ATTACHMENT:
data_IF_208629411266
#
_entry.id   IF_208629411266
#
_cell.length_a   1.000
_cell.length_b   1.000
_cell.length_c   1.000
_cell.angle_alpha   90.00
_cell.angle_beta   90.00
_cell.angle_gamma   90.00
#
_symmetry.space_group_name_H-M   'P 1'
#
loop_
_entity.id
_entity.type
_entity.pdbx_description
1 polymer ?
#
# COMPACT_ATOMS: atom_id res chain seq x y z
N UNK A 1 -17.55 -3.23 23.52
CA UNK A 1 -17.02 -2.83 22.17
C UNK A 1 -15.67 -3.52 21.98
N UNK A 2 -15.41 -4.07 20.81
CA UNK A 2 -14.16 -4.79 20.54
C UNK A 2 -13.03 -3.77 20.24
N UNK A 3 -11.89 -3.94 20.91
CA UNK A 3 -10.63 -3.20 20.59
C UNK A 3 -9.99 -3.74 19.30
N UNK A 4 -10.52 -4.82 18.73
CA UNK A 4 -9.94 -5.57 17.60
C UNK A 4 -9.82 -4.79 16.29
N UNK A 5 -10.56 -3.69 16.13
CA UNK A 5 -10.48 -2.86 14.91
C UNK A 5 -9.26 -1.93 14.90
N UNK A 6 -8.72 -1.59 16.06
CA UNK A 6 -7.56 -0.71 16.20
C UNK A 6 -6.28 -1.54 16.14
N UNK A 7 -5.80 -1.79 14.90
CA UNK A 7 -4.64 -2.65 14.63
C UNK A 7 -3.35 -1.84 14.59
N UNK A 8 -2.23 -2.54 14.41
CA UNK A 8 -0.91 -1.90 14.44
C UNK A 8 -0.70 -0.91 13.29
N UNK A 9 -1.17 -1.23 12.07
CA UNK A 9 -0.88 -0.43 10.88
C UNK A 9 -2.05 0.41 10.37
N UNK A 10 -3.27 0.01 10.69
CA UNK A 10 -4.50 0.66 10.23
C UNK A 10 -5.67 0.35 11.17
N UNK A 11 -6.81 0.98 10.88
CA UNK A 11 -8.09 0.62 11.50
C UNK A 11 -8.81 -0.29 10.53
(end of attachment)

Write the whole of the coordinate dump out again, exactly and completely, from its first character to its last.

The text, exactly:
data_IF_208629411266
#
_entry.id   IF_208629411266
#
_cell.length_a   1.000
_cell.length_b   1.000
_cell.length_c   1.000
_cell.angle_alpha   90.00
_cell.angle_beta   90.00
_cell.angle_gamma   90.00
#
_symmetry.space_group_name_H-M   'P 1'
#
loop_
_entity.id
_entity.type
_entity.pdbx_description
1 polymer ?
#
# COMPACT_ATOMS: atom_id res chain seq x y z
N UNK A 1 -17.55 -3.23 23.52
CA UNK A 1 -17.02 -2.83 22.17
C UNK A 1 -15.67 -3.52 21.98
N UNK A 2 -15.41 -4.07 20.81
CA UNK A 2 -14.16 -4.79 20.54
C UNK A 2 -13.03 -3.77 20.24
N UNK A 3 -11.89 -3.94 20.91
CA UNK A 3 -10.63 -3.20 20.59
C UNK A 3 -9.99 -3.74 19.30
N UNK A 4 -10.52 -4.82 18.73
CA UNK A 4 -9.94 -5.57 17.60
C UNK A 4 -9.82 -4.79 16.29
N UNK A 5 -10.56 -3.69 16.13
CA UNK A 5 -10.48 -2.86 14.91
C UNK A 5 -9.26 -1.93 14.90
N UNK A 6 -8.72 -1.59 16.06
CA UNK A 6 -7.56 -0.71 16.20
C UNK A 6 -6.28 -1.54 16.14
N UNK A 7 -5.80 -1.79 14.90
CA UNK A 7 -4.64 -2.65 14.63
C UNK A 7 -3.35 -1.84 14.59
N UNK A 8 -2.23 -2.54 14.41
CA UNK A 8 -0.91 -1.90 14.44
C UNK A 8 -0.70 -0.91 13.29
N UNK A 9 -1.17 -1.23 12.07
CA UNK A 9 -0.88 -0.43 10.88
C UNK A 9 -2.05 0.41 10.37
N UNK A 10 -3.27 0.01 10.69
CA UNK A 10 -4.50 0.66 10.23
C UNK A 10 -5.67 0.35 11.17
N UNK A 11 -6.81 0.98 10.88
CA UNK A 11 -8.09 0.62 11.50
C UNK A 11 -8.81 -0.29 10.53